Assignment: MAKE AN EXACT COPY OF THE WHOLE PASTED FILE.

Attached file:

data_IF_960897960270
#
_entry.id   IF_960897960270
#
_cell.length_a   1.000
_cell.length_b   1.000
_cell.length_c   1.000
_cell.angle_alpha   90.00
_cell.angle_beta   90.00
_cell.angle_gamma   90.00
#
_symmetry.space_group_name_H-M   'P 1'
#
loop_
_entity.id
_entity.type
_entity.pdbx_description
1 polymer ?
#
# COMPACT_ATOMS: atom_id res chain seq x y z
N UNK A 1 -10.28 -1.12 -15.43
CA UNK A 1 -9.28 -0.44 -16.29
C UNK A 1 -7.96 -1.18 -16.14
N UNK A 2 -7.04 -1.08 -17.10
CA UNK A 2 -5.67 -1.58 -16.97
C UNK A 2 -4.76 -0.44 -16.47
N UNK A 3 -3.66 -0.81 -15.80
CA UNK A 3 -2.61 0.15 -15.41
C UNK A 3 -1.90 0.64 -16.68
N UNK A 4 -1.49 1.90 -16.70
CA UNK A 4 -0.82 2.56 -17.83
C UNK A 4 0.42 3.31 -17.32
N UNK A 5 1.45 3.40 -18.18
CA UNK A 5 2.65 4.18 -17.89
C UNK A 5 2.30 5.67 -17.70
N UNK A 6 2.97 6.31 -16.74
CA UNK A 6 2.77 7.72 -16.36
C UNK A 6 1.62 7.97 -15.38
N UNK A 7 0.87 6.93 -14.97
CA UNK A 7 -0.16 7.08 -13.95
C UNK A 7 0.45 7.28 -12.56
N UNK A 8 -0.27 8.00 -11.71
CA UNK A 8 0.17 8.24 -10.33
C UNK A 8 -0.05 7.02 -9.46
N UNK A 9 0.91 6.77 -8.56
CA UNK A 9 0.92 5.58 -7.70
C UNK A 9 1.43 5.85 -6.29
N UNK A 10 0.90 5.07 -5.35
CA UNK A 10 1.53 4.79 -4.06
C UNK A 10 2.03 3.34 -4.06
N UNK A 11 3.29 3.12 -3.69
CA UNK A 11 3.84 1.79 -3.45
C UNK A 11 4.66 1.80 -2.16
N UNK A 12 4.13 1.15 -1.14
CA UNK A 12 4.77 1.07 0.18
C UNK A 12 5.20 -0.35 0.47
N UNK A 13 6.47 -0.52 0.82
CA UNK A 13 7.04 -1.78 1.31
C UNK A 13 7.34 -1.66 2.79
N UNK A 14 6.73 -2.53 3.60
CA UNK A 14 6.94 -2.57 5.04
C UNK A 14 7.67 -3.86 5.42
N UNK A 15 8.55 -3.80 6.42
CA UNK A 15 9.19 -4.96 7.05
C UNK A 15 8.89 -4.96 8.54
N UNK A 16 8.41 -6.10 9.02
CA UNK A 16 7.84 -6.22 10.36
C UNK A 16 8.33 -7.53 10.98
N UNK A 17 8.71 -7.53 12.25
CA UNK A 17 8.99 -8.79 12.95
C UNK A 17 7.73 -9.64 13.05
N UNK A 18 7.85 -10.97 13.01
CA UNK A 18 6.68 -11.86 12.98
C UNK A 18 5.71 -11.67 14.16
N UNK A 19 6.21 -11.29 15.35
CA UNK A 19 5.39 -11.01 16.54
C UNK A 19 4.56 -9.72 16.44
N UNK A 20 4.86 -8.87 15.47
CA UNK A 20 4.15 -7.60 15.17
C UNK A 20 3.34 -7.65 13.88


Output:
data_IF_960897960270
#
_entry.id   IF_960897960270
#
_cell.length_a   1.000
_cell.length_b   1.000
_cell.length_c   1.000
_cell.angle_alpha   90.00
_cell.angle_beta   90.00
_cell.angle_gamma   90.00
#
_symmetry.space_group_name_H-M   'P 1'
#
loop_
_entity.id
_entity.type
_entity.pdbx_description
1 polymer ?
#
# COMPACT_ATOMS: atom_id res chain seq x y z
N UNK A 1 -10.28 -1.12 -15.43
CA UNK A 1 -9.28 -0.44 -16.29
C UNK A 1 -7.96 -1.18 -16.14
N UNK A 2 -7.04 -1.08 -17.10
CA UNK A 2 -5.67 -1.58 -16.97
C UNK A 2 -4.76 -0.44 -16.47
N UNK A 3 -3.66 -0.81 -15.80
CA UNK A 3 -2.61 0.15 -15.41
C UNK A 3 -1.90 0.64 -16.68
N UNK A 4 -1.49 1.90 -16.70
CA UNK A 4 -0.82 2.56 -17.83
C UNK A 4 0.42 3.31 -17.32
N UNK A 5 1.45 3.40 -18.18
CA UNK A 5 2.65 4.18 -17.89
C UNK A 5 2.30 5.67 -17.70
N UNK A 6 2.97 6.31 -16.74
CA UNK A 6 2.77 7.72 -16.36
C UNK A 6 1.62 7.97 -15.38
N UNK A 7 0.87 6.93 -14.97
CA UNK A 7 -0.16 7.08 -13.95
C UNK A 7 0.45 7.28 -12.56
N UNK A 8 -0.27 8.00 -11.71
CA UNK A 8 0.17 8.24 -10.33
C UNK A 8 -0.05 7.02 -9.46
N UNK A 9 0.91 6.77 -8.56
CA UNK A 9 0.92 5.58 -7.70
C UNK A 9 1.43 5.85 -6.29
N UNK A 10 0.90 5.07 -5.35
CA UNK A 10 1.53 4.79 -4.06
C UNK A 10 2.03 3.34 -4.06
N UNK A 11 3.29 3.12 -3.69
CA UNK A 11 3.84 1.79 -3.45
C UNK A 11 4.66 1.80 -2.16
N UNK A 12 4.13 1.15 -1.14
CA UNK A 12 4.77 1.07 0.18
C UNK A 12 5.20 -0.35 0.47
N UNK A 13 6.47 -0.52 0.82
CA UNK A 13 7.04 -1.78 1.31
C UNK A 13 7.34 -1.66 2.79
N UNK A 14 6.73 -2.53 3.60
CA UNK A 14 6.94 -2.57 5.04
C UNK A 14 7.67 -3.86 5.42
N UNK A 15 8.55 -3.80 6.42
CA UNK A 15 9.19 -4.96 7.05
C UNK A 15 8.89 -4.96 8.54
N UNK A 16 8.41 -6.10 9.02
CA UNK A 16 7.84 -6.22 10.36
C UNK A 16 8.33 -7.53 10.98
N UNK A 17 8.71 -7.53 12.25
CA UNK A 17 8.99 -8.79 12.95
C UNK A 17 7.73 -9.64 13.05
N UNK A 18 7.85 -10.97 13.01
CA UNK A 18 6.68 -11.86 12.98
C UNK A 18 5.71 -11.67 14.16
N UNK A 19 6.21 -11.29 15.35
CA UNK A 19 5.39 -11.01 16.54
C UNK A 19 4.56 -9.72 16.44
N UNK A 20 4.86 -8.87 15.47
CA UNK A 20 4.15 -7.60 15.17
C UNK A 20 3.34 -7.65 13.88